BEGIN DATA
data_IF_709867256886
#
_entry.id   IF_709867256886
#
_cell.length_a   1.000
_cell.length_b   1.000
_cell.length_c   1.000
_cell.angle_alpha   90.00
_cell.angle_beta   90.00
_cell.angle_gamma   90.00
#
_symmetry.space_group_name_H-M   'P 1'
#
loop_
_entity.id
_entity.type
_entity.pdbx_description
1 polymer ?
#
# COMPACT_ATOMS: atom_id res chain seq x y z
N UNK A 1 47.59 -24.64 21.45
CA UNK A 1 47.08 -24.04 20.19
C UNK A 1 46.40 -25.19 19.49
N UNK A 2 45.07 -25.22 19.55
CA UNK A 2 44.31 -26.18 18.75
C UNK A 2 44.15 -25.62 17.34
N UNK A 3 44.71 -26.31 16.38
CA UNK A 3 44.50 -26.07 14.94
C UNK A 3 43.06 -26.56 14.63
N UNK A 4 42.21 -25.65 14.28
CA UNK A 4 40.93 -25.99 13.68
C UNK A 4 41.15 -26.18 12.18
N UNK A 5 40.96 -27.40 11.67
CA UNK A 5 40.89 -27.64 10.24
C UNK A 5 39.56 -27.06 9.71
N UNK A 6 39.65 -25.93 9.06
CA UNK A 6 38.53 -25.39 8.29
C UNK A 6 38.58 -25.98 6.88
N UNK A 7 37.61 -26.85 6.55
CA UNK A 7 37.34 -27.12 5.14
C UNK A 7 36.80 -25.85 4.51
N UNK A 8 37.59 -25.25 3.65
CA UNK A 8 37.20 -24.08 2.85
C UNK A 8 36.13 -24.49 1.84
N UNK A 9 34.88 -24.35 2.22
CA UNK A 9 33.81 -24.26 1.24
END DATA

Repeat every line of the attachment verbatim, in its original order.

data_IF_709867256886
#
_entry.id   IF_709867256886
#
_cell.length_a   1.000
_cell.length_b   1.000
_cell.length_c   1.000
_cell.angle_alpha   90.00
_cell.angle_beta   90.00
_cell.angle_gamma   90.00
#
_symmetry.space_group_name_H-M   'P 1'
#
loop_
_entity.id
_entity.type
_entity.pdbx_description
1 polymer ?
#
# COMPACT_ATOMS: atom_id res chain seq x y z
N UNK A 1 47.59 -24.64 21.45
CA UNK A 1 47.08 -24.04 20.19
C UNK A 1 46.40 -25.19 19.49
N UNK A 2 45.07 -25.22 19.55
CA UNK A 2 44.31 -26.18 18.75
C UNK A 2 44.15 -25.62 17.34
N UNK A 3 44.71 -26.31 16.38
CA UNK A 3 44.50 -26.07 14.94
C UNK A 3 43.06 -26.56 14.63
N UNK A 4 42.21 -25.65 14.28
CA UNK A 4 40.93 -25.99 13.68
C UNK A 4 41.15 -26.18 12.18
N UNK A 5 40.96 -27.40 11.67
CA UNK A 5 40.89 -27.64 10.24
C UNK A 5 39.56 -27.06 9.71
N UNK A 6 39.65 -25.93 9.06
CA UNK A 6 38.53 -25.39 8.29
C UNK A 6 38.58 -25.98 6.88
N UNK A 7 37.61 -26.85 6.55
CA UNK A 7 37.34 -27.12 5.14
C UNK A 7 36.80 -25.85 4.51
N UNK A 8 37.59 -25.25 3.65
CA UNK A 8 37.20 -24.08 2.85
C UNK A 8 36.13 -24.49 1.84
N UNK A 9 34.88 -24.35 2.22
CA UNK A 9 33.81 -24.26 1.24